THE BLOG
04/02/2009 05:12 am ET | Updated May 25, 2011

Not in My Backyard? Puh-leeeeze!

In Arlington, Virginia -- my home for the past 17 years -- there is an invisible dividing line between the southern and northern parts of this small county. In the North, where I live, there are many million dollar mega-houses, wonderful public schools, beautifully preserved hiking trails and bike paths. The southern part of the county is chock full of apartment buildings filled with recent immigrants, low income families and students -- but also there are wonderful public schools and hiking and biking paths. The truly upscale restaurants and shops seem to be clustered mostly in the northern part of the community, and there is a sense that it is simply more affluent.

So today my inbox was filled with emails from neighbors who are furious that Arlington County's government is considering reducing the hours of our nearest small library and consolidating two lovely nature centers into one. This is all part of the county's effort to trim the fat, even as it is raises our taxes. These are not the best of times.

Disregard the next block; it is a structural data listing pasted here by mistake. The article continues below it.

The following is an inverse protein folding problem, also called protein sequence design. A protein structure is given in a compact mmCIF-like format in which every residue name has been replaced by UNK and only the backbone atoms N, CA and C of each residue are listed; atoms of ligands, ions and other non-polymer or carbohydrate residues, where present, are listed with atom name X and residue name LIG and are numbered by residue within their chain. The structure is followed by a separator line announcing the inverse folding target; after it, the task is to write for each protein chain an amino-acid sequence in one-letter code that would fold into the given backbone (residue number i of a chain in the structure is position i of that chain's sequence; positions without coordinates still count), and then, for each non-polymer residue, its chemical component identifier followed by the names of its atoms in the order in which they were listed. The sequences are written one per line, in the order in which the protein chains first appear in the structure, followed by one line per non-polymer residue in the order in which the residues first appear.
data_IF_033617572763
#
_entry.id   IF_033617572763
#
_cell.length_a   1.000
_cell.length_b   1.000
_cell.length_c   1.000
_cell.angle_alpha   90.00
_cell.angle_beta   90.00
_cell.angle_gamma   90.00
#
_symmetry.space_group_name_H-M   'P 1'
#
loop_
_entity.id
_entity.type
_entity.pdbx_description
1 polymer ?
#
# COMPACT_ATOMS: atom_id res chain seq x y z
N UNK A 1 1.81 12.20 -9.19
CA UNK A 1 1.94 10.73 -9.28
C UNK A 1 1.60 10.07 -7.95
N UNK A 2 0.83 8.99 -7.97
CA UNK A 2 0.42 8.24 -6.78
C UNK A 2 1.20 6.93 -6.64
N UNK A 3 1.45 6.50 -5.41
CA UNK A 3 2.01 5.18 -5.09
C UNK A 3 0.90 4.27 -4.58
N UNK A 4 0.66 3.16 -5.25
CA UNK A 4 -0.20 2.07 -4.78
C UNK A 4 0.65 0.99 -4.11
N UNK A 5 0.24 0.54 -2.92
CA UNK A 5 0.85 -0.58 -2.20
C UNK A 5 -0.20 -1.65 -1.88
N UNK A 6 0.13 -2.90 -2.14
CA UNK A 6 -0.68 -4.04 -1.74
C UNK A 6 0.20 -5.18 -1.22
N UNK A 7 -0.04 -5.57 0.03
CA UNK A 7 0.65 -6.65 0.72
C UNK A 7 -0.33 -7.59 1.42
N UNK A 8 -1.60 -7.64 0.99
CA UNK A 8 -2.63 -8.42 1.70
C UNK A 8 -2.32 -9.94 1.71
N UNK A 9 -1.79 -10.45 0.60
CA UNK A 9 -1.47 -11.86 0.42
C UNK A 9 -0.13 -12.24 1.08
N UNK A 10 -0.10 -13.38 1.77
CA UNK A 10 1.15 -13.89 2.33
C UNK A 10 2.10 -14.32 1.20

And yet, we are blessed with many community-based libraries, and one mega-library, all within a few miles of one another in North Arlington. Would it really be such an inconvenience to cut the hours of one? Couldn't we all just pile our kids into the minivan and head over to one that is open? And is it really necessary to maintain two nature centers within a mile of each other?

These same types of cuts are proposed for South Arlington, where many use public transportation and where there is one lone nature center. I wonder if they too are emailing petitions. I struggle with this because last night I attended a dinner for the Child Welfare League of America (CWLA) in my role as a new Board member. I heard stories about families who are worrying about where to sleep at night, not about reduced library hours. I met two university students from California -- former foster youth -- who are finally able to look to the future after the bleakest of childhoods.

So where do I stand on the nature center and library? I'm not happy about it. My daughter attended camp at that nature center and the library books in my living room were borrowed from the very library targeted for reduced hours. But if these cuts don't happen in my leafy, well-manicured backyard, where will they happen? This economy sucks, but some of us may have to shoulder the burden more than others -- just so the others can remain standing.

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